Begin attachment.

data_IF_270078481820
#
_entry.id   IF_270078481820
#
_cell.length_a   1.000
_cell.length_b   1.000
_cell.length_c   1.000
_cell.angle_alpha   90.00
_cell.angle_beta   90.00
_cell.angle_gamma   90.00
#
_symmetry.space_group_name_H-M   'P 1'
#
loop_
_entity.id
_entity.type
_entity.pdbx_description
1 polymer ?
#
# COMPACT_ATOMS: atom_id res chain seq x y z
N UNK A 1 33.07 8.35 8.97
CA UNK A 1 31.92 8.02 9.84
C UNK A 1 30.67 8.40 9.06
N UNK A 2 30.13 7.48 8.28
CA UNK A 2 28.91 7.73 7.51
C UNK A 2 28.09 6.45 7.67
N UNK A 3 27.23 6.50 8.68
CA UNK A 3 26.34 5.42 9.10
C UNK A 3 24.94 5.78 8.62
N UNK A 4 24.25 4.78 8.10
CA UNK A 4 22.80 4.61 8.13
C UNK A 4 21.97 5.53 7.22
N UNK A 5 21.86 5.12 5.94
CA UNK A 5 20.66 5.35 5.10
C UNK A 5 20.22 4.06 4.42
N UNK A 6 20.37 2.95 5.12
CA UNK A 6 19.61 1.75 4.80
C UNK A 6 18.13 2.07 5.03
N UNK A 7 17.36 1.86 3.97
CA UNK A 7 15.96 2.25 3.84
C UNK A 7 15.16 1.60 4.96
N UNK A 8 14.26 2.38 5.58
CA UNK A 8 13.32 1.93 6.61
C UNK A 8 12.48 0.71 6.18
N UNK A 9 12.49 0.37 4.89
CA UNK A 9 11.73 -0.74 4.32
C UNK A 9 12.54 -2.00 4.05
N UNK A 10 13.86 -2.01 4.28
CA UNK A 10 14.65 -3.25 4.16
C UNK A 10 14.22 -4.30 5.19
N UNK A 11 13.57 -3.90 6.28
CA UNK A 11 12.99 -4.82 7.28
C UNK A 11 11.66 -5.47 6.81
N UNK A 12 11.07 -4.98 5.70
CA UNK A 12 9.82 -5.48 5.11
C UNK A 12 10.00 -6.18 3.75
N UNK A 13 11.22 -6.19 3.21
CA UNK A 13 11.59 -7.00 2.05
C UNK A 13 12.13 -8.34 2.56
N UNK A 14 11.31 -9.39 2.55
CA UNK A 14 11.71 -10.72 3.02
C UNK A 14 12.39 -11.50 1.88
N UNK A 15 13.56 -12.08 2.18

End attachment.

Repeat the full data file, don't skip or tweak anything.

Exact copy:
data_IF_270078481820
#
_entry.id   IF_270078481820
#
_cell.length_a   1.000
_cell.length_b   1.000
_cell.length_c   1.000
_cell.angle_alpha   90.00
_cell.angle_beta   90.00
_cell.angle_gamma   90.00
#
_symmetry.space_group_name_H-M   'P 1'
#
loop_
_entity.id
_entity.type
_entity.pdbx_description
1 polymer ?
#
# COMPACT_ATOMS: atom_id res chain seq x y z
N UNK A 1 33.07 8.35 8.97
CA UNK A 1 31.92 8.02 9.84
C UNK A 1 30.67 8.40 9.06
N UNK A 2 30.13 7.48 8.28
CA UNK A 2 28.91 7.73 7.51
C UNK A 2 28.09 6.45 7.67
N UNK A 3 27.23 6.50 8.68
CA UNK A 3 26.34 5.42 9.10
C UNK A 3 24.94 5.78 8.62
N UNK A 4 24.25 4.78 8.10
CA UNK A 4 22.80 4.61 8.13
C UNK A 4 21.97 5.53 7.22
N UNK A 5 21.86 5.12 5.94
CA UNK A 5 20.66 5.35 5.10
C UNK A 5 20.22 4.06 4.42
N UNK A 6 20.37 2.95 5.12
CA UNK A 6 19.61 1.75 4.80
C UNK A 6 18.13 2.07 5.03
N UNK A 7 17.36 1.86 3.97
CA UNK A 7 15.96 2.25 3.84
C UNK A 7 15.16 1.60 4.96
N UNK A 8 14.26 2.38 5.58
CA UNK A 8 13.32 1.93 6.61
C UNK A 8 12.48 0.71 6.18
N UNK A 9 12.49 0.37 4.89
CA UNK A 9 11.73 -0.74 4.32
C UNK A 9 12.54 -2.00 4.05
N UNK A 10 13.86 -2.01 4.28
CA UNK A 10 14.65 -3.25 4.16
C UNK A 10 14.22 -4.30 5.19
N UNK A 11 13.57 -3.90 6.28
CA UNK A 11 12.99 -4.82 7.28
C UNK A 11 11.66 -5.47 6.81
N UNK A 12 11.07 -4.98 5.70
CA UNK A 12 9.82 -5.48 5.11
C UNK A 12 10.00 -6.18 3.75
N UNK A 13 11.22 -6.19 3.21
CA UNK A 13 11.59 -7.00 2.05
C UNK A 13 12.13 -8.34 2.56
N UNK A 14 11.31 -9.39 2.55
CA UNK A 14 11.71 -10.72 3.02
C UNK A 14 12.39 -11.50 1.88
N UNK A 15 13.56 -12.08 2.18